Your aging aunt has asked you to be trustee of the trust she set up for her spendthrift daughter. “Why not?” you think. Think again. As a laymen, Trusteeship over another’s trust is a burdensome job, fraught with potential personal (read: you pay) liability.
In addition to the trust provisions which lay out your duties and obligations, California imposes very strict guidelines and protections which, in aggregate, are referred to as fiduciary duties. They include:
Duty to administer trust
Duty of loyalty
Duty to deal impartially with beneficiaries
Duty to avoid conflict of interest
Duty not to undertake adverse trust
Duty to take control of and preserve trust property
Duty to make trust property productive
Duty to keep trust property separate and identified
Duty to enforce claims
Duty to defend actions
Duty not to delegate
Duty with respect to cotrustees
Duty to use special skills
Each duty above imposes very strict and nuanced responsibilities on California trustees. These are onerous, and often easily and inadvertently breached by a layman. Moreover, if the trustee is also a beneficiary of the trust, they will subject to much harsher scrutiny.
If a trustee is sued for breach of his or her fiduciary duties, he or she may be forced to disgorge any trustee fees taken, may have to pay out of pocket for any damage incurred to the beneficiaries as a result of the trustee’s actions, and may in fact be liable for punitive damages. Furthermore, once one has accepted the position of trustee, they may necessarily become a liaison between hostile beneficiaries (usually family members) which can have an emotional toll on the trustee – particularly if the trustee is related to the beneficiaries. Sides may be taken, and familial relations may be damaged. Moreover, San Diego courts have begun cracking down on trustee fees; by some accounts, $25/hour is now considered the standard for a lay-trustee.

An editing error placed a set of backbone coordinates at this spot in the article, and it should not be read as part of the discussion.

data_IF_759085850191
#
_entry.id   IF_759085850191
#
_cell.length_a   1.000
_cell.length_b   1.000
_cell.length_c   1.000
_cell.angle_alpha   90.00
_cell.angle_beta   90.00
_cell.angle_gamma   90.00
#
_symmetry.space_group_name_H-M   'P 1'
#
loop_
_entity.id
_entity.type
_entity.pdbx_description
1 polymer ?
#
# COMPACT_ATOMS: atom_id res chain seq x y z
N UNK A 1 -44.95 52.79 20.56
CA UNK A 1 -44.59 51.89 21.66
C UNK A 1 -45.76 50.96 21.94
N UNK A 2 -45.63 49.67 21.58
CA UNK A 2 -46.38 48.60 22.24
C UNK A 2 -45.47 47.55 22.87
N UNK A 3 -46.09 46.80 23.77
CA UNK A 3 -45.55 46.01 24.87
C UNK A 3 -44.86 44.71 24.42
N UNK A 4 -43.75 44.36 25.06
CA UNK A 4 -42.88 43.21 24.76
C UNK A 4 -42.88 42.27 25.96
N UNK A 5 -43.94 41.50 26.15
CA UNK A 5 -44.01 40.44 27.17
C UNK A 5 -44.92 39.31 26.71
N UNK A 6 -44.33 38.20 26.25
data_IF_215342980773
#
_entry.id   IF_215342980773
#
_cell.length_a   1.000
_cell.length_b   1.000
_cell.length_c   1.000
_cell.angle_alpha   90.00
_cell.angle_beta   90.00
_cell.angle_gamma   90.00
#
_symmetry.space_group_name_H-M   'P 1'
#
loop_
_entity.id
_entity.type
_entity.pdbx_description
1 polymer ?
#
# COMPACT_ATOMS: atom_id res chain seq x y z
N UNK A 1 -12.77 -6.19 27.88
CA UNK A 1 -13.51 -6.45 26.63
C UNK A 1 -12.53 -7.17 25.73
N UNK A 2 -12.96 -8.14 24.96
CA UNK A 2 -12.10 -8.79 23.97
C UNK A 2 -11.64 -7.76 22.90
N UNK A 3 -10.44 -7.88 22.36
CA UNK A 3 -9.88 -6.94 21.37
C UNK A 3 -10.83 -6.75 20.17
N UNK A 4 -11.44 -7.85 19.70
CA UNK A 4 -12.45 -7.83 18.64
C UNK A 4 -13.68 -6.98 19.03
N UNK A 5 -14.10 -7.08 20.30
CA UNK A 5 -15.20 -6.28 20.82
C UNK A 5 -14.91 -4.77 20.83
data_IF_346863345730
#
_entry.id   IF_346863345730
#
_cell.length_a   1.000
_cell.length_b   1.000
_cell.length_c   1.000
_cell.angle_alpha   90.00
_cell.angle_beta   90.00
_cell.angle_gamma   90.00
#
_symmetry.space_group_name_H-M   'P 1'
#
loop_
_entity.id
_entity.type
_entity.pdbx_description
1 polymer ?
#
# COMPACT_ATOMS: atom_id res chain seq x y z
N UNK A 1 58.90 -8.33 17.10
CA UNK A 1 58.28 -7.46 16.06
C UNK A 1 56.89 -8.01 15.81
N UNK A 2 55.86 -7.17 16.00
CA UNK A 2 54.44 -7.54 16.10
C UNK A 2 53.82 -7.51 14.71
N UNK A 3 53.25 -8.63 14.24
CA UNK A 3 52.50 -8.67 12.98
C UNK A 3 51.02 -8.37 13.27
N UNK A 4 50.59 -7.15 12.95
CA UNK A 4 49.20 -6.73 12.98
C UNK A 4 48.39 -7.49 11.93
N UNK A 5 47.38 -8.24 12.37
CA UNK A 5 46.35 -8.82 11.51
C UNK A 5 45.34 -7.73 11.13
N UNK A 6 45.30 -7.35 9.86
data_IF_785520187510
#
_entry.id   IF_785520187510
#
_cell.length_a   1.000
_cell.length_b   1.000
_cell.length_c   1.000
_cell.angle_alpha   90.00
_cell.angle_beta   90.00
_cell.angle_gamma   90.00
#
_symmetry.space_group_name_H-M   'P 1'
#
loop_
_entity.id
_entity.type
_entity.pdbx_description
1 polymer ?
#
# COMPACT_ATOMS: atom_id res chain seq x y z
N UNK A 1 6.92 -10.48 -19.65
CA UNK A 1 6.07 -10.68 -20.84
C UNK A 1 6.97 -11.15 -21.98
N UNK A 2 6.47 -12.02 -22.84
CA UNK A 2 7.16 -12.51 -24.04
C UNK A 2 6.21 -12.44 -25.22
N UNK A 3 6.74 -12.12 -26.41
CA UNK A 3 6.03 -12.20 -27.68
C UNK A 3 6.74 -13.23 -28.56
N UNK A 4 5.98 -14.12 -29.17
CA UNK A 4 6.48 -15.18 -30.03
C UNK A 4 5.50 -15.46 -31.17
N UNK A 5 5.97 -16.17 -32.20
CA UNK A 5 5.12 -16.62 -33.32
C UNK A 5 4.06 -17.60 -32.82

The best thing a trustee can do to protect themselves is to not accept the position in the first place. Absent that, a trustee is usually authorized to enlist professionals – financial advisers, accountants and lawyers – to assist with prudent and lawful management of the trust. These professionals are paid from the trust assets, rather than by the trustee him/herself. A good team of professionals will not only lighten the burden of trusteeship, they will ensure that a trustee complies with his or her fiduciary duties.